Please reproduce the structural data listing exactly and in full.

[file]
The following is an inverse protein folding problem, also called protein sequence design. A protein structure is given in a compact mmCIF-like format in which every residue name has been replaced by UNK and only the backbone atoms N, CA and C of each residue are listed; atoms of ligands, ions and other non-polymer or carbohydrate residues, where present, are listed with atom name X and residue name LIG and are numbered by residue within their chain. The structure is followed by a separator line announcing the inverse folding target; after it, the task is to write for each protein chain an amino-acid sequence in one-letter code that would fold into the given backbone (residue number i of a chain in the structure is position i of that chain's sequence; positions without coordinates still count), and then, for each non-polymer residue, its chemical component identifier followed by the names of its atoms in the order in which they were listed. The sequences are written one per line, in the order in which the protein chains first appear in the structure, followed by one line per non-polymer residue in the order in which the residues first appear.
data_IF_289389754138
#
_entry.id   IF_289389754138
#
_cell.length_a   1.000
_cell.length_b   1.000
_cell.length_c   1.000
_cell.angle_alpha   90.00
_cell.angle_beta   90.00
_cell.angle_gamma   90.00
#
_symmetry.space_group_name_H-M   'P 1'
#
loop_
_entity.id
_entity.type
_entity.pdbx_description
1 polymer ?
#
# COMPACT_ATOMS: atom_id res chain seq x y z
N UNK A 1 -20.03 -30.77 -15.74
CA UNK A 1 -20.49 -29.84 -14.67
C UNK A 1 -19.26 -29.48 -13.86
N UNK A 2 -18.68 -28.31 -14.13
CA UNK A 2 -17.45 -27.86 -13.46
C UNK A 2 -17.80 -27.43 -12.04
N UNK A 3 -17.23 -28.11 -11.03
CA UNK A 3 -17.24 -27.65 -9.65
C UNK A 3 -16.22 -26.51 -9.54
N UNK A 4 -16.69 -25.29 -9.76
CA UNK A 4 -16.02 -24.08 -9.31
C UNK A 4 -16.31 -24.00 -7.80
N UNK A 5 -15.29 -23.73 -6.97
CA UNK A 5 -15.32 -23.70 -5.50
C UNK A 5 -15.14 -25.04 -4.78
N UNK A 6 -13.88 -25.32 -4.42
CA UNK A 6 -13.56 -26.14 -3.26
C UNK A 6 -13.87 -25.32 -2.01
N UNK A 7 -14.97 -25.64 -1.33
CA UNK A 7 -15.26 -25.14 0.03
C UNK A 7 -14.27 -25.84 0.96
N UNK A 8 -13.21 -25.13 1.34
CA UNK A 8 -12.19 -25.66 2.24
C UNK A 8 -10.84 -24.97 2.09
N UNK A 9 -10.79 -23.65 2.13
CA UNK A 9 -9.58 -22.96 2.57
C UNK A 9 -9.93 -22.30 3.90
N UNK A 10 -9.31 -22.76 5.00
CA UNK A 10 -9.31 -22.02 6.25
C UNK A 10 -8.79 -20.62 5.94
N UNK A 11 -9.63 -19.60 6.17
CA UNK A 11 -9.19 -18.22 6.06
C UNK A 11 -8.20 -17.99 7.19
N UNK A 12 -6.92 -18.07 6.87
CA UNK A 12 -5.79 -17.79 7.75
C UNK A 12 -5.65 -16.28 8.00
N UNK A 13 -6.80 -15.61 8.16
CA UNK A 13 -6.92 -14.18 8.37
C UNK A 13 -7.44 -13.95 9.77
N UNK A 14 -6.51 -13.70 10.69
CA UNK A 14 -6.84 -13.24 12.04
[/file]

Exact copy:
The following is an inverse protein folding problem, also called protein sequence design. A protein structure is given in a compact mmCIF-like format in which every residue name has been replaced by UNK and only the backbone atoms N, CA and C of each residue are listed; atoms of ligands, ions and other non-polymer or carbohydrate residues, where present, are listed with atom name X and residue name LIG and are numbered by residue within their chain. The structure is followed by a separator line announcing the inverse folding target; after it, the task is to write for each protein chain an amino-acid sequence in one-letter code that would fold into the given backbone (residue number i of a chain in the structure is position i of that chain's sequence; positions without coordinates still count), and then, for each non-polymer residue, its chemical component identifier followed by the names of its atoms in the order in which they were listed. The sequences are written one per line, in the order in which the protein chains first appear in the structure, followed by one line per non-polymer residue in the order in which the residues first appear.
data_IF_289389754138
#
_entry.id   IF_289389754138
#
_cell.length_a   1.000
_cell.length_b   1.000
_cell.length_c   1.000
_cell.angle_alpha   90.00
_cell.angle_beta   90.00
_cell.angle_gamma   90.00
#
_symmetry.space_group_name_H-M   'P 1'
#
loop_
_entity.id
_entity.type
_entity.pdbx_description
1 polymer ?
#
# COMPACT_ATOMS: atom_id res chain seq x y z
N UNK A 1 -20.03 -30.77 -15.74
CA UNK A 1 -20.49 -29.84 -14.67
C UNK A 1 -19.26 -29.48 -13.86
N UNK A 2 -18.68 -28.31 -14.13
CA UNK A 2 -17.45 -27.86 -13.46
C UNK A 2 -17.80 -27.43 -12.04
N UNK A 3 -17.23 -28.11 -11.03
CA UNK A 3 -17.24 -27.65 -9.65
C UNK A 3 -16.22 -26.51 -9.54
N UNK A 4 -16.69 -25.29 -9.76
CA UNK A 4 -16.02 -24.08 -9.31
C UNK A 4 -16.31 -24.00 -7.80
N UNK A 5 -15.29 -23.73 -6.97
CA UNK A 5 -15.32 -23.70 -5.50
C UNK A 5 -15.14 -25.04 -4.78
N UNK A 6 -13.88 -25.32 -4.42
CA UNK A 6 -13.56 -26.14 -3.26
C UNK A 6 -13.87 -25.32 -2.01
N UNK A 7 -14.97 -25.64 -1.33
CA UNK A 7 -15.26 -25.14 0.03
C UNK A 7 -14.27 -25.84 0.96
N UNK A 8 -13.21 -25.13 1.34
CA UNK A 8 -12.19 -25.66 2.24
C UNK A 8 -10.84 -24.97 2.09
N UNK A 9 -10.79 -23.65 2.13
CA UNK A 9 -9.58 -22.96 2.57
C UNK A 9 -9.93 -22.30 3.90
N UNK A 10 -9.31 -22.76 5.00
CA UNK A 10 -9.31 -22.02 6.25
C UNK A 10 -8.79 -20.62 5.94
N UNK A 11 -9.63 -19.60 6.17
CA UNK A 11 -9.19 -18.22 6.06
C UNK A 11 -8.20 -17.99 7.19
N UNK A 12 -6.92 -18.07 6.87
CA UNK A 12 -5.79 -17.79 7.75
C UNK A 12 -5.65 -16.28 8.00
N UNK A 13 -6.80 -15.61 8.16
CA UNK A 13 -6.92 -14.18 8.37
C UNK A 13 -7.44 -13.95 9.77
N UNK A 14 -6.51 -13.70 10.69
CA UNK A 14 -6.84 -13.24 12.04